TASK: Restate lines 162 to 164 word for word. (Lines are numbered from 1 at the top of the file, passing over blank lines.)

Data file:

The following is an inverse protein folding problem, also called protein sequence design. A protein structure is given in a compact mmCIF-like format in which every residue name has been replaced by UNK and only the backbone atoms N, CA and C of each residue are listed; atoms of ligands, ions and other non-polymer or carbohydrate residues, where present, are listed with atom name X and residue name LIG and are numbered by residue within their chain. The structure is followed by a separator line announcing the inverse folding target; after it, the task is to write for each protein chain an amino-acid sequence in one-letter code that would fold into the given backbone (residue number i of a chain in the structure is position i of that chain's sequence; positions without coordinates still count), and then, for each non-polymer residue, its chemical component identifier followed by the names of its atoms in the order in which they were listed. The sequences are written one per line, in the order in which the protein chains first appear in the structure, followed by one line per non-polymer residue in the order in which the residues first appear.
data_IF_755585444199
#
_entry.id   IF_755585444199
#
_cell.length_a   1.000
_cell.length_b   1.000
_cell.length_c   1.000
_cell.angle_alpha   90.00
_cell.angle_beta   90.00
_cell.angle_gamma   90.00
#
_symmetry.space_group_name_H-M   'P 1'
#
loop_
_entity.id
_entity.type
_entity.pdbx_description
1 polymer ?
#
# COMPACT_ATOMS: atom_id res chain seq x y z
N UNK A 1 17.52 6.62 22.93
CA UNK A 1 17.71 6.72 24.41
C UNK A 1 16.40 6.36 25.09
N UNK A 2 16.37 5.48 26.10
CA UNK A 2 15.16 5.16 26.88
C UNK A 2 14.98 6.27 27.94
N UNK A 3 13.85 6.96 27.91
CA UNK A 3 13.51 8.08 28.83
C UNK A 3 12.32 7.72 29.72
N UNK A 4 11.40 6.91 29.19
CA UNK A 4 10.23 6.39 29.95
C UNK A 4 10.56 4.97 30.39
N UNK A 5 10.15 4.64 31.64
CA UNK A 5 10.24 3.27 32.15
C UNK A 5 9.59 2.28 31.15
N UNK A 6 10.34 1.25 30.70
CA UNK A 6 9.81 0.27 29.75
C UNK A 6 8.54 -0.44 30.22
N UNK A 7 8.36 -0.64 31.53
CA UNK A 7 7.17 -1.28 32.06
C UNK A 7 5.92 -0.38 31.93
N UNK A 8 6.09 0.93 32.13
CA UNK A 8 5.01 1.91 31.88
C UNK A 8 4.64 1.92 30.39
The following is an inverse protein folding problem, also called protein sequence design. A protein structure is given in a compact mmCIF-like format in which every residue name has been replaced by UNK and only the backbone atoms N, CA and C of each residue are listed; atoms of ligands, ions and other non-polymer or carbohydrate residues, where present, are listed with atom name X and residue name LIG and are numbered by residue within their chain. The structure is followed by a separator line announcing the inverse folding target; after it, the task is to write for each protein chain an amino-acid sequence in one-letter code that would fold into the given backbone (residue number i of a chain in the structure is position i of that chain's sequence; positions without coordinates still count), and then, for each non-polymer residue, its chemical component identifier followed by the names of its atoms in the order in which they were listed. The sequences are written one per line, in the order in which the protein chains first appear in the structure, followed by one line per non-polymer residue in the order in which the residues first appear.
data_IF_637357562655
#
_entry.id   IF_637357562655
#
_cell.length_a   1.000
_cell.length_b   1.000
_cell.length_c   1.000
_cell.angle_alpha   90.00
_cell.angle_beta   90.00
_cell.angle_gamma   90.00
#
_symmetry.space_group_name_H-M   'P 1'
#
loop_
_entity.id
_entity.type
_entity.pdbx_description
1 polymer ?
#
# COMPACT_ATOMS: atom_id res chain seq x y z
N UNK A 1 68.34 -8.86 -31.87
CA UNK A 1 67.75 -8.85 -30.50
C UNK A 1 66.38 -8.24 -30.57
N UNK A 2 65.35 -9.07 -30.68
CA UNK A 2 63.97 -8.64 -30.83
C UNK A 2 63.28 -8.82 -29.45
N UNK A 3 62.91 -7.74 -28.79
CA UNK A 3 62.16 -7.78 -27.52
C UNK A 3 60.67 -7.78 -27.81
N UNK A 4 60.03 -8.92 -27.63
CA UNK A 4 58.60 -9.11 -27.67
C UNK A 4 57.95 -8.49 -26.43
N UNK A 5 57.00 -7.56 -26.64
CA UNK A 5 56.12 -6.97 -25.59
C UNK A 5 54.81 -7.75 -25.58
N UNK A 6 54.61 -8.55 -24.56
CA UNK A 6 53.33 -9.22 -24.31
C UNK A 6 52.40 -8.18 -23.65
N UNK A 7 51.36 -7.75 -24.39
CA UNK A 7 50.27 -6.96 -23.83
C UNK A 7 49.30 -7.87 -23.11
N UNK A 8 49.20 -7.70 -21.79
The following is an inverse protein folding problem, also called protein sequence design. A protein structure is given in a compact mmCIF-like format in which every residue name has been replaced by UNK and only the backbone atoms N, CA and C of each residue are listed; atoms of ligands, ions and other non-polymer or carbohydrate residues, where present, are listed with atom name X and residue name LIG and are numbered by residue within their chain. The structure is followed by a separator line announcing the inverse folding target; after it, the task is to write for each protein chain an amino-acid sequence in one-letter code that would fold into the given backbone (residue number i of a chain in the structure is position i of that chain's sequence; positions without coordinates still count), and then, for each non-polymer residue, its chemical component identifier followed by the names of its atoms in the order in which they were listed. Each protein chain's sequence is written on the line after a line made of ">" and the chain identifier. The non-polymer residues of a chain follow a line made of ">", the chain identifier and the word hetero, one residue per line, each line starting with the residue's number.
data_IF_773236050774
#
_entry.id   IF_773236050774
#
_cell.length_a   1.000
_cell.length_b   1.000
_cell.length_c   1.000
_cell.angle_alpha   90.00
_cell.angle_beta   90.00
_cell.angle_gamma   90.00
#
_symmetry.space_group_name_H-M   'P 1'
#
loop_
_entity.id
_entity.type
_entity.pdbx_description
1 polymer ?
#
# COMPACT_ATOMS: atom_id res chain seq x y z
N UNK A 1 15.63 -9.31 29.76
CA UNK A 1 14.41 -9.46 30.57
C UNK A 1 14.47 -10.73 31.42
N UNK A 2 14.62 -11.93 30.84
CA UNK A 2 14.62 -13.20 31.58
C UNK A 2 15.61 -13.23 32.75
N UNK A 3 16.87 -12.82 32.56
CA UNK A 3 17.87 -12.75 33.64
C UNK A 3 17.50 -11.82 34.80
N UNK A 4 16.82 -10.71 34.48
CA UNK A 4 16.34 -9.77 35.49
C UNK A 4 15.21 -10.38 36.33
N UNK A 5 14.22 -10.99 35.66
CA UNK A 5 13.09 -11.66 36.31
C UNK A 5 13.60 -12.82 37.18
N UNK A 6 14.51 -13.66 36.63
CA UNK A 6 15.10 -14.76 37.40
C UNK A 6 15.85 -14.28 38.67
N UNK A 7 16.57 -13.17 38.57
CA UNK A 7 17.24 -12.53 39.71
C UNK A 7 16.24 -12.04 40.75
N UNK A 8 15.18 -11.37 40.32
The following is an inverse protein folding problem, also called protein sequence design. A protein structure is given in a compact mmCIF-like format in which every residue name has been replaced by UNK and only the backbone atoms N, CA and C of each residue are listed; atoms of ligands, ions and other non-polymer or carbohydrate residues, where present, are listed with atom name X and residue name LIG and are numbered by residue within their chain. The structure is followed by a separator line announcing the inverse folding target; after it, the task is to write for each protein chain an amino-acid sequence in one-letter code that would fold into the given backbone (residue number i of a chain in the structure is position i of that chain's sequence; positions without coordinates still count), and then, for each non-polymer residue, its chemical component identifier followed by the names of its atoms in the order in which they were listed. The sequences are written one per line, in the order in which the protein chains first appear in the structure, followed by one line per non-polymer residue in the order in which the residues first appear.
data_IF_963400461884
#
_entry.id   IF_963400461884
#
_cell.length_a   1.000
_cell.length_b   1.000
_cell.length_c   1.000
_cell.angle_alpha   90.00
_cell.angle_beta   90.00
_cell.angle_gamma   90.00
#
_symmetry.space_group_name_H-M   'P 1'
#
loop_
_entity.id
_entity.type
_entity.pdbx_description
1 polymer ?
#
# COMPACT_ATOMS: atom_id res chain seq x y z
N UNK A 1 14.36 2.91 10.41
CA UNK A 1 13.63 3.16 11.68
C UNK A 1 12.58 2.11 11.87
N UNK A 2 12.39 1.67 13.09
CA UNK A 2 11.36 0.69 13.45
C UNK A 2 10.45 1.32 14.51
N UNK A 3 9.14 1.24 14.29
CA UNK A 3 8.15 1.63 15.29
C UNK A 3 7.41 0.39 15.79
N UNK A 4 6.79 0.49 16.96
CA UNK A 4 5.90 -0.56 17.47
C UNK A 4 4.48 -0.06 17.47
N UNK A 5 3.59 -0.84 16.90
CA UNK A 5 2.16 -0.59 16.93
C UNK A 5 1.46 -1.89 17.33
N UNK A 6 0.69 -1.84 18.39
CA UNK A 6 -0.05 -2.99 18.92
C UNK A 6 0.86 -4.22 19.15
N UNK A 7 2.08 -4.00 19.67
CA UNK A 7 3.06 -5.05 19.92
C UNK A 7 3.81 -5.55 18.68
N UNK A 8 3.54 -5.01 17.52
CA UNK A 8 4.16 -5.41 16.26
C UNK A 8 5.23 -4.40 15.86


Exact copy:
N UNK A 4 6.79 0.49 16.96
CA UNK A 4 5.90 -0.56 17.47
C UNK A 4 4.48 -0.06 17.47